12th century inscriptions suggest that there was a city on this site prior to its official foundation by King U Thong (Ramathibodi)
in 1351. The name Ayutthaya derives from the Hindu "Ayodhya", city of the Hindu god Rama in
(early western visitors such as Jeremias Van Vliet
to have missed the association and called the city "Judia" or "Judea"). Thai kings have traditionally been
associated with Rama. The current Chakri Dynasty, which dates from 1782, are known as Rama I through to Rama 9, the current monarch.
Ayutthaya at first was one principality among many, the major powers of which were Pegu in
Burma, Lan Na, Sukhotai and a declining Angkor, but Ayutthaya grew
quickly and at the height of its power, during the reign of king Naresuan (1656-1688), controlled
parts of Burma, much of Lan Na and Cambodia, and projected influence over most of the Malay peninsula.
During the 17th and 18th Centuries several European countries, together with China and Japan, established
trading houses in the foreign quarter of Ayutthaya. The most famous of the Europeans was Constantine Phaulkon (1647-1688), a British seaman of
Greek parentage, who became first minister to King Narai and one of the most powerful men in the
once his king and protector fell ill, Phaulkon was overthrown and executed by a group led by the king's brother. After this time, European influence in Thailand
Some idea of the grandeur of Ayutthaya in its golden age, can be seen in a reconstruction of the
royal palace Sanphet Prasat at the Ancient City (Moeng Boran), south of Bangkok.
Destruction of Ayutthaya
During the years of its greatness, Ayutthaya was known as one of the largest and most beautiful cities in the world. In 1767, however, a
final Burmese invasion destroyed the city and carried off most of its treasures and population to Burma. The city was left desolate, soon reverting
to jungle, but the remains of the temples and palaces, now cleared and restored somewhat, are still some of the most spectacular in South East Asia.
Sandstone Buddha head
Head westwards on Naresuan Road (north of the market) for about 1200m, and through the second major
intersection. To the right are the remains of Wat Ratburana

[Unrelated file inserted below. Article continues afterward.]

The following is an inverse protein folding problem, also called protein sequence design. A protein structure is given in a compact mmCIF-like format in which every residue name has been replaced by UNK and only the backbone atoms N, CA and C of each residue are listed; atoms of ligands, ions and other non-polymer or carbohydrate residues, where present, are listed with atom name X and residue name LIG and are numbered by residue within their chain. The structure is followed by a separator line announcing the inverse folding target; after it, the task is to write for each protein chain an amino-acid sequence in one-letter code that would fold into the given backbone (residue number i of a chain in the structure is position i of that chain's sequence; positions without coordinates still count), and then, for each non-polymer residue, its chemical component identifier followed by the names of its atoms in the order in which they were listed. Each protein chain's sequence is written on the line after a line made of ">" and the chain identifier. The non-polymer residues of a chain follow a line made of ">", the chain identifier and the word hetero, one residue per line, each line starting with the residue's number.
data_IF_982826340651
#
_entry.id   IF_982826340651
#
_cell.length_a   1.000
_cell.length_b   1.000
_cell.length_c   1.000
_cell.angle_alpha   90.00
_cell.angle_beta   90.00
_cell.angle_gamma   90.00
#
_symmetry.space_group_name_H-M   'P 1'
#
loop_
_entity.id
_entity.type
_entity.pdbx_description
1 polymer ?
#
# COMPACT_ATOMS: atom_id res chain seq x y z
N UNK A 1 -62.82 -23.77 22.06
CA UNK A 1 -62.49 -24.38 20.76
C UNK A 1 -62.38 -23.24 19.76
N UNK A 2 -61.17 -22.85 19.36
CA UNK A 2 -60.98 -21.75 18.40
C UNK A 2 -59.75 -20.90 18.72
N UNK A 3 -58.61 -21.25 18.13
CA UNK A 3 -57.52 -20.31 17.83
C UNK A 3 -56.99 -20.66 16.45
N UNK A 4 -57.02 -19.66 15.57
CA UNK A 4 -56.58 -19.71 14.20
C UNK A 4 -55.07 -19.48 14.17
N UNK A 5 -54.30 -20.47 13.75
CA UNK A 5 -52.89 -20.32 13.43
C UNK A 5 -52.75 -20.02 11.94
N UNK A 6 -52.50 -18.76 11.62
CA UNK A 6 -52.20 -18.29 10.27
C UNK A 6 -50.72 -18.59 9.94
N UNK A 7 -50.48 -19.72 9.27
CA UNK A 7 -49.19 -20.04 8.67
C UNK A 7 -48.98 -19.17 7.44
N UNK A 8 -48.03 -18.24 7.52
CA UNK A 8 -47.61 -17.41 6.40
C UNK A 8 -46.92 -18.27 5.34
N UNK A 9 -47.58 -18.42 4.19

(15th C), to the left the
extensive ruins of Wat Mahathat
- "Temple of the Great Relic" (14th C). Much of the site, which dates from the 14th century, was
destroyed by the Burmese in 1767.
The Buddha statues have also suffered very badly, most of them being beheaded by vandals and
robbers, though some heads have been replaced in modern times, carved skillfully in the style of the Ayutthaya period.
In the photograph to the right, the head exists but the body has disappeared. This sandstone head from the
Ayutthaya period rests appropriately in the climbing roots of a Bodhi tree in the grounds of Wat Mahathat.
Wat Sri Sanphet
West of Wat Mahathat is a very pleasant park, with lakes and bridges. The path passes several smaller historical
remains and provides fine distant perspectives of Wat Mahathat, shown in the photograph at the top of this page, and
the Khmer style prang of Wat Ratburana, pictured in the section 'Getting Around'.
A short walk brings you to Wat Sri Sanphet and the remains of the old Royal Palace (Wang Luang
), dating from the time King U Thong
Though there is very little left of Wang Luang
itself, within the palace grounds are the much better
preserved remains of Wat Phra Sri Sanphet, the royal temple.
Three chedis in the temple grounds contain the ashes of three early kings of Ayutthaya from the second
half of the fifteenth century; this line of massive monuments has become one of the most famous and evocative images
of Ayutthaya and of historic Thailand.